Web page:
Yousef Baig, PETALUMA ARGUS-COURIER
With nearby landfills expected to reach their capacity in the coming decades, Petaluma officials are pursuing a zero waste goal that could also help lay the foundation for future policies on climate change.
City officials are currently ironing out the details of a resolution that will ask the Petaluma community to reduce its landfill deposits by more than 90% within 11 years by reusing many items.
Petaluma’s garbage is dumped at the Redwood Landfill in Novato, which is expected to reach its permitted capacity in 2032, said Patrick Carter, management analyst for Petaluma’s Public Works and Utilities Department.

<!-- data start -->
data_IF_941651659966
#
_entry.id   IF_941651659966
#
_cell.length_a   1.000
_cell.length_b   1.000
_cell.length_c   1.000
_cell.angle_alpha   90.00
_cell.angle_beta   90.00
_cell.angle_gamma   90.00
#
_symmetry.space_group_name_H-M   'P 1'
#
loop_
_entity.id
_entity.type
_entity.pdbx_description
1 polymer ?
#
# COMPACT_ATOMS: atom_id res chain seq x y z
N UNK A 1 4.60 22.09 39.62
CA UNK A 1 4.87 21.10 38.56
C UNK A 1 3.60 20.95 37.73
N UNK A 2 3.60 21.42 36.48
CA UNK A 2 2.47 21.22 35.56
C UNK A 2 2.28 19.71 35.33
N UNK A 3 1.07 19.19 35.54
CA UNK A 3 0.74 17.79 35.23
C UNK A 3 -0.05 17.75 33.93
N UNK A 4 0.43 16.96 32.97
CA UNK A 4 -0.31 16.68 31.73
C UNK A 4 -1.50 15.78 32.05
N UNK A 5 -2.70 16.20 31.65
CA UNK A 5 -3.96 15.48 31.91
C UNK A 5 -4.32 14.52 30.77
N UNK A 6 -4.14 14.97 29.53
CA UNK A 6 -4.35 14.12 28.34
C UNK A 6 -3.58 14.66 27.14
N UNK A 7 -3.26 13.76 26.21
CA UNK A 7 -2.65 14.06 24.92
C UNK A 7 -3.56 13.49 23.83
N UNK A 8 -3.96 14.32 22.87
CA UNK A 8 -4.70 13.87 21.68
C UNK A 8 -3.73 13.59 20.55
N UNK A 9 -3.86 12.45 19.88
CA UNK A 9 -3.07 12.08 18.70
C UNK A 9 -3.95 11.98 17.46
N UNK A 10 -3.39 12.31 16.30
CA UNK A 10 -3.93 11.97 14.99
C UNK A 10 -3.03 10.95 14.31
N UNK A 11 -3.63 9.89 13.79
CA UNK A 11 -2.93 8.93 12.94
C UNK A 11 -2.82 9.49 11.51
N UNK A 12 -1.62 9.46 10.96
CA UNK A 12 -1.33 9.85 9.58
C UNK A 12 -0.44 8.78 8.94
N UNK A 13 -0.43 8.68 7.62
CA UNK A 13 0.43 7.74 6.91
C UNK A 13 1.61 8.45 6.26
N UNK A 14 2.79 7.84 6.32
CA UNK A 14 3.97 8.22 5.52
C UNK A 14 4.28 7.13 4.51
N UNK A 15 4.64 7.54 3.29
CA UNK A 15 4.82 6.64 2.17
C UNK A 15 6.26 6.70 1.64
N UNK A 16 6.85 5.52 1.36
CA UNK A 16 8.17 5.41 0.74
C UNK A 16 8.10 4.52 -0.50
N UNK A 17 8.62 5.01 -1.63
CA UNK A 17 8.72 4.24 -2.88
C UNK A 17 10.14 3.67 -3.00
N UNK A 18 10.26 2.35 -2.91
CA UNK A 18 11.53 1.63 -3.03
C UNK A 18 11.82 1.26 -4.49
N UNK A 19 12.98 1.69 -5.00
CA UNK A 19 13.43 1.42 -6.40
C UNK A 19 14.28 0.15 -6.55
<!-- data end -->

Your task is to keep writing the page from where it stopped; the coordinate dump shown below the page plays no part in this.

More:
An expansion beyond its permitted limit might be possible, he said, but that could lead to future cost increases that would trickle down to households and businesses.
The entire Bay Area will hit its capacity by 2058, according to a 2016 report by CalRecycle, the state agency that regulates landfills.
“That’s not too far in the future,” Carter said. “Just like we’ve done with water conservation and energy efficiency programs when we’re presented with a challenge like that, we’ve found that prevention is more effective than remediation.”